The photos that I mentioned above are from a 1947 photo book "The Ships & Sailing Albums, Book 2 Great Lakes Sailing Ships", compiled by H.N.Barkhausen, published by Kalmbach Publishing Co. Milwaukee. Barkhausen was apparently the son of Captain Tom Barkhausen, who is pictured at the wheel of the "Edward E. Skeele" in 1915. Barkhausen credits C.H.J. Snyder lake sailor, historian and chronicler of "Schooner Days" in the Toronto Telegram, for historical information. The book mainly show the last days of the schooner era. In the small section on the fishing boats, Barkhausen says - "Although there were several types (of Mackinaws), they were light, shoal draft, centerboard, carrying inside rock ballast and noted for their speed and weatherly qualities. Fishermen sailed them in all weather, spring, summer and fall ... The origin and basis for the name mackinaw has never been satisfactorily explained but the type is considered to have been first developed in Georgian Bay and the Canadian side of Lake Huron around 1850 ". He notes that the collingswood double-ended model was probably the most famous and was widely copied and well represented in the two pictures. He seems to classify the collingswood skiff as a sub type of mackinaw. He also shows a square-sterned Huron boat, which loooks like a whole different critter. I'll work on getting the pictures posted.
04-04-2002, 05:13 AM
As of two years ago,Henry Barkhausen was still sailing his Huron Boat in the North Channel.The name has slipped my mind,but I think it was drawn by Fenwick Williams.IIRC he had it built here(Ontario) for about $750. smile.gif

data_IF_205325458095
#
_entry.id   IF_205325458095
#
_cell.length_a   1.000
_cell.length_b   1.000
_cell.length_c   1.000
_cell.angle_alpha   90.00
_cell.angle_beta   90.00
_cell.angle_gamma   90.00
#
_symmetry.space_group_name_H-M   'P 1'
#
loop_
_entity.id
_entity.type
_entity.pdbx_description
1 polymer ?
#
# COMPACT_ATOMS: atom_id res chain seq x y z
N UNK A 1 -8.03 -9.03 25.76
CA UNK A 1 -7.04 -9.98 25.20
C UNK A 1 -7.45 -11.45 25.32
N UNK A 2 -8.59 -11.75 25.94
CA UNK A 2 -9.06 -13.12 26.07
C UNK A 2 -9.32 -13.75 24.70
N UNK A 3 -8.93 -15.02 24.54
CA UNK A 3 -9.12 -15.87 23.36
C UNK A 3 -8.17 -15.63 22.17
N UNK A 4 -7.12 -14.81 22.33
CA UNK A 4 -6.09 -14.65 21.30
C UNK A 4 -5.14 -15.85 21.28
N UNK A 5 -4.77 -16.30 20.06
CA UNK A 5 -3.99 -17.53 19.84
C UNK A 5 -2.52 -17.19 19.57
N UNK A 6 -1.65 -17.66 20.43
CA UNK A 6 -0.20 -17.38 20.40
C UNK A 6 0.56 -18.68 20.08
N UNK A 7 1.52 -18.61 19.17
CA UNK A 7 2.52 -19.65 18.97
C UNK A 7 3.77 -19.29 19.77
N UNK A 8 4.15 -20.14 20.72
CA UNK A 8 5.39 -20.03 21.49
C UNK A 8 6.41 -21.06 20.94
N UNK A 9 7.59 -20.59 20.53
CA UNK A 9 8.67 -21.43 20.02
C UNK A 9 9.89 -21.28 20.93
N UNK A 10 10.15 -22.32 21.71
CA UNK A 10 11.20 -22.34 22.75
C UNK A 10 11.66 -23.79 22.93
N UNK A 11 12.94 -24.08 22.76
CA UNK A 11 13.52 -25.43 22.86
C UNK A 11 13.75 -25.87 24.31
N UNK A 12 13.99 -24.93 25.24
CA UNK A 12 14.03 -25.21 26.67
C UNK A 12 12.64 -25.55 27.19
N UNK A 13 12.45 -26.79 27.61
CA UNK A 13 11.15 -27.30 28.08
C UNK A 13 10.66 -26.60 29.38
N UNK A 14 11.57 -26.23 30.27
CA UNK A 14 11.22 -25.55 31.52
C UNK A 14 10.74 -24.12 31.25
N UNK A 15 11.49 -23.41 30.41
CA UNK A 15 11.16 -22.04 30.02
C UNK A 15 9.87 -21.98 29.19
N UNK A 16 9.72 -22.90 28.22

[ 04-04-2002, 06:17 AM: Message edited by: Ron Williamson ]
04-04-2002, 09:46 AM
Could he be the same H.N.Barkhausen ? The photo album compiled by H.N. was published in 1947. If so, what a resource. The schooner photos appear to be from a large collection belonging to H.N. Someone should find this guy.
04-06-2002, 06:06 AM
It would be the same guy,he is about 85.We saw his boat ghost(unencumbered by an engine)into John Island harbour in July 2000.I'm pretty sure that he lives in Milwaukee.
I found the WB,it is issue #130,May/June 1996.
It turns out that the replica that was built,is a copy of Nahma,called Endurable 1.Dave's photo could be of either boat.
04-06-2002, 09:45 AM
Kewl. Thanks Ron. The picture in the Watts article in WB 130 is one of the photos from Barkhausen's book that I was describing above. Barkhausen credits Dr. B. L. Corbett and says it was from 1890, showing the Collingswood fishing fleet. It's all coming back top me now. 1996 was a long time ago for me. I remember being disturbed at the time by the fact that the "replica skiff, Endurable" in the accompanying article, had that large deck forward, booms, "raised oarlocks", stayed masts and that extra long bow sprit (with bob stay). To my eye, they also seemed to have missed the hull shape and plum stems, as well. I guess I'm just not a "replica" type guy. I'm working posting pics. What's the etiquette on posting pictures that have appeared in WB without credit and the same picture (uncropped showing a boy standing on a forward deck that is little more than a breasthook) that had previously appeared with credit in another book ?